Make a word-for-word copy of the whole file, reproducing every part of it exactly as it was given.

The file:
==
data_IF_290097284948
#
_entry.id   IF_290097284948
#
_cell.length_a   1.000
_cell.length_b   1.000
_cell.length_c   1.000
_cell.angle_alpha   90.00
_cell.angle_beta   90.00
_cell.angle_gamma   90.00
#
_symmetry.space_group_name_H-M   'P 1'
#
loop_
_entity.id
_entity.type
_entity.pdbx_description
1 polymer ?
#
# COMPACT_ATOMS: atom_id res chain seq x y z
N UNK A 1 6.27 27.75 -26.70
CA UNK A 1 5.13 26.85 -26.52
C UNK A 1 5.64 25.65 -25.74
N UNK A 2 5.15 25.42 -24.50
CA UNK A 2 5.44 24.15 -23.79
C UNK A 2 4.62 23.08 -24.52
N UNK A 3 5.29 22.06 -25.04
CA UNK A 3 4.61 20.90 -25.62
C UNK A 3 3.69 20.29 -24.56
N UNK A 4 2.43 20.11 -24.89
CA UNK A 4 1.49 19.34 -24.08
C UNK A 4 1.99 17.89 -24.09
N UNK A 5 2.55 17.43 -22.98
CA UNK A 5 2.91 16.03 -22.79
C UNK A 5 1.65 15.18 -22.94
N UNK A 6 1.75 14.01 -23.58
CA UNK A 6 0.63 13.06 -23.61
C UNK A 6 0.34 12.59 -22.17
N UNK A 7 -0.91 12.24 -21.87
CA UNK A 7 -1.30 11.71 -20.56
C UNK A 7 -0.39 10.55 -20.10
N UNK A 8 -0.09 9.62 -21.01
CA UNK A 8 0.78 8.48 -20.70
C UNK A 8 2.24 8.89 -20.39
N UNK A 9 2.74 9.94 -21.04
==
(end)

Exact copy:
data_IF_290097284948
#
_entry.id   IF_290097284948
#
_cell.length_a   1.000
_cell.length_b   1.000
_cell.length_c   1.000
_cell.angle_alpha   90.00
_cell.angle_beta   90.00
_cell.angle_gamma   90.00
#
_symmetry.space_group_name_H-M   'P 1'
#
loop_
_entity.id
_entity.type
_entity.pdbx_description
1 polymer ?
#
# COMPACT_ATOMS: atom_id res chain seq x y z
N UNK A 1 6.27 27.75 -26.70
CA UNK A 1 5.13 26.85 -26.52
C UNK A 1 5.64 25.65 -25.74
N UNK A 2 5.15 25.42 -24.50
CA UNK A 2 5.44 24.15 -23.79
C UNK A 2 4.62 23.08 -24.52
N UNK A 3 5.29 22.06 -25.04
CA UNK A 3 4.61 20.90 -25.62
C UNK A 3 3.69 20.29 -24.56
N UNK A 4 2.43 20.11 -24.89
CA UNK A 4 1.49 19.34 -24.08
C UNK A 4 1.99 17.89 -24.09
N UNK A 5 2.55 17.43 -22.98
CA UNK A 5 2.91 16.03 -22.79
C UNK A 5 1.65 15.18 -22.94
N UNK A 6 1.75 14.01 -23.58
CA UNK A 6 0.63 13.06 -23.61
C UNK A 6 0.34 12.59 -22.17
N UNK A 7 -0.91 12.24 -21.87
CA UNK A 7 -1.30 11.71 -20.56
C UNK A 7 -0.39 10.55 -20.10
N UNK A 8 -0.09 9.62 -21.01
CA UNK A 8 0.78 8.48 -20.70
C UNK A 8 2.24 8.89 -20.39
N UNK A 9 2.74 9.94 -21.04